I've gone through different musical phases and focuses in my work, and I think it was lockdown that made me look back on these communities that took me in and raised me and supported me and made me who I am. This record is like a love letter to all of those places and people that took me in at a very vulnerable time in my life, and protected me and taught me.

Who took you in?

Other kids, wandering kids. Young people who were confused about where we're going as a society or what they wanted to do with their life. The city of New Orleans took me in; other musicians took me in. They saw something in me and said, "Hey, I think you should keep writing songs."

I'm interested in how you got connected specifically with New Orleans. Did you meet somebody who had a base there?

Yeah, there was a lot of word of mouth. The minute I got there, I was in love with it. I loved how people played music on the street. I loved that it was a late-night town. Being a New Yorker, I love going to other cities that are not trying to be like New York — they're like, "We've got our own thing going on." I love that experience of being humbled. I loved that New Orleans had its own way and its own music and its own food. And I wanted to learn: I wanted to be somewhere where I have to learn the ways of this place.

I feel that I hear the ways of that place — or of the middle of America — in listening to your music. I hear a lot more of that than, say, Upper Broadway, the Bronx.

Yeah, I think that what's really important to me in my songwriting — and it's becoming more important with time — is documenting people that I find to be really important, or places or times in history, or what I'm witnessing around me.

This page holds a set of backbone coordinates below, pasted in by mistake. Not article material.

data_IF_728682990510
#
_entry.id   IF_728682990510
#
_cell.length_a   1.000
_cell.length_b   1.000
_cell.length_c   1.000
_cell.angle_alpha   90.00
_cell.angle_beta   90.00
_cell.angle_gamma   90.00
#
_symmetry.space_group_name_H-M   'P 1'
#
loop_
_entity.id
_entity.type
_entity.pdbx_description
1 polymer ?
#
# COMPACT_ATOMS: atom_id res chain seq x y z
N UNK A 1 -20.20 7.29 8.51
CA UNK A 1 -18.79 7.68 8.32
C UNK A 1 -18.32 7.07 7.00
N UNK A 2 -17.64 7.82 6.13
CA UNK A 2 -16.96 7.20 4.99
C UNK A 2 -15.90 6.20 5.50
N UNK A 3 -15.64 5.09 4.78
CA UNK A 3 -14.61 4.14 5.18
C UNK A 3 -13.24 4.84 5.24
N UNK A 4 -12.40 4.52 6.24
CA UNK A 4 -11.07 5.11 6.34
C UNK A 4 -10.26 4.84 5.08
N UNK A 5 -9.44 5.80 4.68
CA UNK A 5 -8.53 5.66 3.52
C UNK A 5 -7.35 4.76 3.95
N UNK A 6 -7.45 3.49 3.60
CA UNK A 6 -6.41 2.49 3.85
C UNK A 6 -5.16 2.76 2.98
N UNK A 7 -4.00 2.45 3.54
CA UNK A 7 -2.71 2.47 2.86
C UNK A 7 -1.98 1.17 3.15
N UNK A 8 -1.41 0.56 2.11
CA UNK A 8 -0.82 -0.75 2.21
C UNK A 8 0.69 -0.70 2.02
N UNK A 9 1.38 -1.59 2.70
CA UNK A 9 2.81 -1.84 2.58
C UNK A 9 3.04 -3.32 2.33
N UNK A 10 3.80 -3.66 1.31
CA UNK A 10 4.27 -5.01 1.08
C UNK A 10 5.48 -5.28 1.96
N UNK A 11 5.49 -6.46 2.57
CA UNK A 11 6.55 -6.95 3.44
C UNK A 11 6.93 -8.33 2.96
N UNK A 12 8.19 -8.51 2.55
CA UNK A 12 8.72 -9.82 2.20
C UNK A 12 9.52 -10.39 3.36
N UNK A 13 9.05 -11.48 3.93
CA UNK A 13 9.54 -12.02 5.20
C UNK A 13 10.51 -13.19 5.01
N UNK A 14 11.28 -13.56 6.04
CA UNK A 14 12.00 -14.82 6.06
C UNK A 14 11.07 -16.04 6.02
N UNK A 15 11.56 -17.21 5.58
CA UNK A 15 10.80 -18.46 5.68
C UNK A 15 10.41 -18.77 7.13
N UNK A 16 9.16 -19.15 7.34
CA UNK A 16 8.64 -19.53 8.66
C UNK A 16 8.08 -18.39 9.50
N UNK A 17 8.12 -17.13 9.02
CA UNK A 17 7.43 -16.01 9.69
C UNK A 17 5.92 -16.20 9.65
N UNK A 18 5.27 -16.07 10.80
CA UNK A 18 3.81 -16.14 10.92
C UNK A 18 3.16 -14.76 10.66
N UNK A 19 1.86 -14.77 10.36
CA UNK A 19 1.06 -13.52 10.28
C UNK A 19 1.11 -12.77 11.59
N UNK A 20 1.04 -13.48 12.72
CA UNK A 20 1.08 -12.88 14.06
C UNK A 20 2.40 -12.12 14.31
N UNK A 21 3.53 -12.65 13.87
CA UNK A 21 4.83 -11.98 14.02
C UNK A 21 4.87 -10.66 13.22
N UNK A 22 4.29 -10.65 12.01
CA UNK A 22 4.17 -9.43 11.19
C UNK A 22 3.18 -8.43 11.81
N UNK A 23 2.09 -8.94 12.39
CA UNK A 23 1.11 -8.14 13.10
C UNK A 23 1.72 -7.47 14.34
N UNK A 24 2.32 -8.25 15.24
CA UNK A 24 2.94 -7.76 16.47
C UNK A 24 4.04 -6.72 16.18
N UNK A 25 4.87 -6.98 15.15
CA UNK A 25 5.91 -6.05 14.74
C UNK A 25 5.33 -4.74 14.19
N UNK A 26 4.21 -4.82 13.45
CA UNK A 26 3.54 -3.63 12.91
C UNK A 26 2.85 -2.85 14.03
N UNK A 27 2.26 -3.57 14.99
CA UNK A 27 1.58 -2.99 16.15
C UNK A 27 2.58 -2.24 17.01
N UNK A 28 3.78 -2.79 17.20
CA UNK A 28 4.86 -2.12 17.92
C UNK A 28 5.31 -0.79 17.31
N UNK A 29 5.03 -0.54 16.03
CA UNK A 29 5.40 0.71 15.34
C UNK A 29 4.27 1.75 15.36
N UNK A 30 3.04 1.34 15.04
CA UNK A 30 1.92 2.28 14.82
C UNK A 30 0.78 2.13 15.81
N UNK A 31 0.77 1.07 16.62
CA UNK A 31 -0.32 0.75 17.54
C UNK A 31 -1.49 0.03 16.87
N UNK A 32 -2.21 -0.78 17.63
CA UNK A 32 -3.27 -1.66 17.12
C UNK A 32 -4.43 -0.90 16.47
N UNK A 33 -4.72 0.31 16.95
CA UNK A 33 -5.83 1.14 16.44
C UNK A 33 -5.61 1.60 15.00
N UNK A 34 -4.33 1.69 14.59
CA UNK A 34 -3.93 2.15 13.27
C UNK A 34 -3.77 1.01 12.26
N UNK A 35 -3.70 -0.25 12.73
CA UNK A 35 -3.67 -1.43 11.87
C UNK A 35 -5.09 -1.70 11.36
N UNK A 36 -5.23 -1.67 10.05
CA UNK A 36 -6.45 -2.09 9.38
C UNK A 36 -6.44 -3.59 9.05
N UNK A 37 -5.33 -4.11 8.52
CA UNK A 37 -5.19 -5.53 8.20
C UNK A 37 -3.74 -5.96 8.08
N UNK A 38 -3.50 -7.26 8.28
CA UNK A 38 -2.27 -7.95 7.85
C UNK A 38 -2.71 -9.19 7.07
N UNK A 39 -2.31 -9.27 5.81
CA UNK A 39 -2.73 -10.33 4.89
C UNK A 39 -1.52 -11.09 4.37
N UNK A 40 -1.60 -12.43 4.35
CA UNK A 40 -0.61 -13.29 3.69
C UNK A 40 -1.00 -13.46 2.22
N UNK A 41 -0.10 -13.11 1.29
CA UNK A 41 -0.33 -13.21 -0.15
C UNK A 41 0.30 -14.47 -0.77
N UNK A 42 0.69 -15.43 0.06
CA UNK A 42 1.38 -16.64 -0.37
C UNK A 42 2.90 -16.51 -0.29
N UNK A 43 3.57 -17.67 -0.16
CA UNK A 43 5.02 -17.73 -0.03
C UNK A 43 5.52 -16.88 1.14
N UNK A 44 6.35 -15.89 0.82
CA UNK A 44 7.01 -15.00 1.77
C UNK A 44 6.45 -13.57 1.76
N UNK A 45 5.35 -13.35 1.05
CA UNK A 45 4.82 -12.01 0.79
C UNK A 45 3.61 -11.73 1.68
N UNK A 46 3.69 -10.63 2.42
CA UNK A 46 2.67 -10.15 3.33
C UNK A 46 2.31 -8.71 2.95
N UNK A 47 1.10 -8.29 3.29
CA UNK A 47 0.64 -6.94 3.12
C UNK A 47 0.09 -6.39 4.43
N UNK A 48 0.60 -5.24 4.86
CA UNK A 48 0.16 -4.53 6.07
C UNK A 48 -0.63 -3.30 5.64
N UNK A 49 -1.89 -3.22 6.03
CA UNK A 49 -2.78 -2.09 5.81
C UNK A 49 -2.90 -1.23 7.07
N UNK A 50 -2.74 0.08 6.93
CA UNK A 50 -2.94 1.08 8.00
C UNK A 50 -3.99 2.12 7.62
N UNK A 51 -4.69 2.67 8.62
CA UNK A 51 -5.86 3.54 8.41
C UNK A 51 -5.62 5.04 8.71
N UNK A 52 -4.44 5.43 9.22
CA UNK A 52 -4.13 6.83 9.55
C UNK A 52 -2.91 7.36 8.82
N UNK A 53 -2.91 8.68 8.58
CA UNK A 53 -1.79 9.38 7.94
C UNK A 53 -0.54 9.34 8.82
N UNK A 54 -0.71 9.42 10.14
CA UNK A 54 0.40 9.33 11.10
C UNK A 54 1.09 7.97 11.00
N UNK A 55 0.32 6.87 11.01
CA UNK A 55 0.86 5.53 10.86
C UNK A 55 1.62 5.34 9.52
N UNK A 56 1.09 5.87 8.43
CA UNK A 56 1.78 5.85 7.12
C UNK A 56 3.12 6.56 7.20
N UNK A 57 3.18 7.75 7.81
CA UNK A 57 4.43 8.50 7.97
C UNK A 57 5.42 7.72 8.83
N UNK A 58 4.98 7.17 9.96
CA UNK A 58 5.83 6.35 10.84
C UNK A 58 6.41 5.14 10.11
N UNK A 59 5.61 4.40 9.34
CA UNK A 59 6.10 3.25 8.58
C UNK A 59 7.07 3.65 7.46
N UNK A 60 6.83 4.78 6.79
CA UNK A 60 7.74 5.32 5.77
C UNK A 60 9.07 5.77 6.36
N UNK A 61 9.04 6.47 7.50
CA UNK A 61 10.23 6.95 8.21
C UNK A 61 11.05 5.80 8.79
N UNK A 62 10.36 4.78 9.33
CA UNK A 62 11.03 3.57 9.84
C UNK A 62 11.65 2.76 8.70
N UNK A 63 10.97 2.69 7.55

You're almost like a musical journalist.

Yeah, I would say that's a lot of what this record is. And also learning what I have to say goodbye to, learning about what I can carry with me. We can't take everything with us: Some people are going to leave and some experiences are going to end. But at the same time, people stay with us. Their memory stays with us. I think that's where grief also becomes such a huge part of this record, grief being just another way that we love.

Is it true that your father died recently?

Yeah, it was a year a couple of weeks ago. When I went into the studio to make this record, he had just passed away. It had only been a month, so it was definitely unexpected. I went into the studio with an entirely different perspective than I had originally planned.

How so?

Well, I just wasn't expecting this huge, life-changing experience to have happened. Suddenly a lot of these lyrics — I thought they meant one thing, but they ended up meaning something else.

My father was a really big inspiration to me. He's always been kind of a part of the band — I had him on an album cover, I had him in my music video for the song "Pa'lante" — so going into the studio and still being in the early stages of understanding that he was gone was very intense. It made me express the songs differently. I didn't have as much energy for my neurotic brain, my brain that was full of self-doubt or wanted to be a control freak. Instead, it was a lot of reactivity: "I like this," "I don't like this."

I think that what I'm learning about grief and my early stages of this journey are that there are gifts that come with this suffering. And one of the gifts that I was given was a freedom of fear: "Well, the worst has already happened." I felt, well, now all that's left is to tell the truth. What am I going to be afraid of?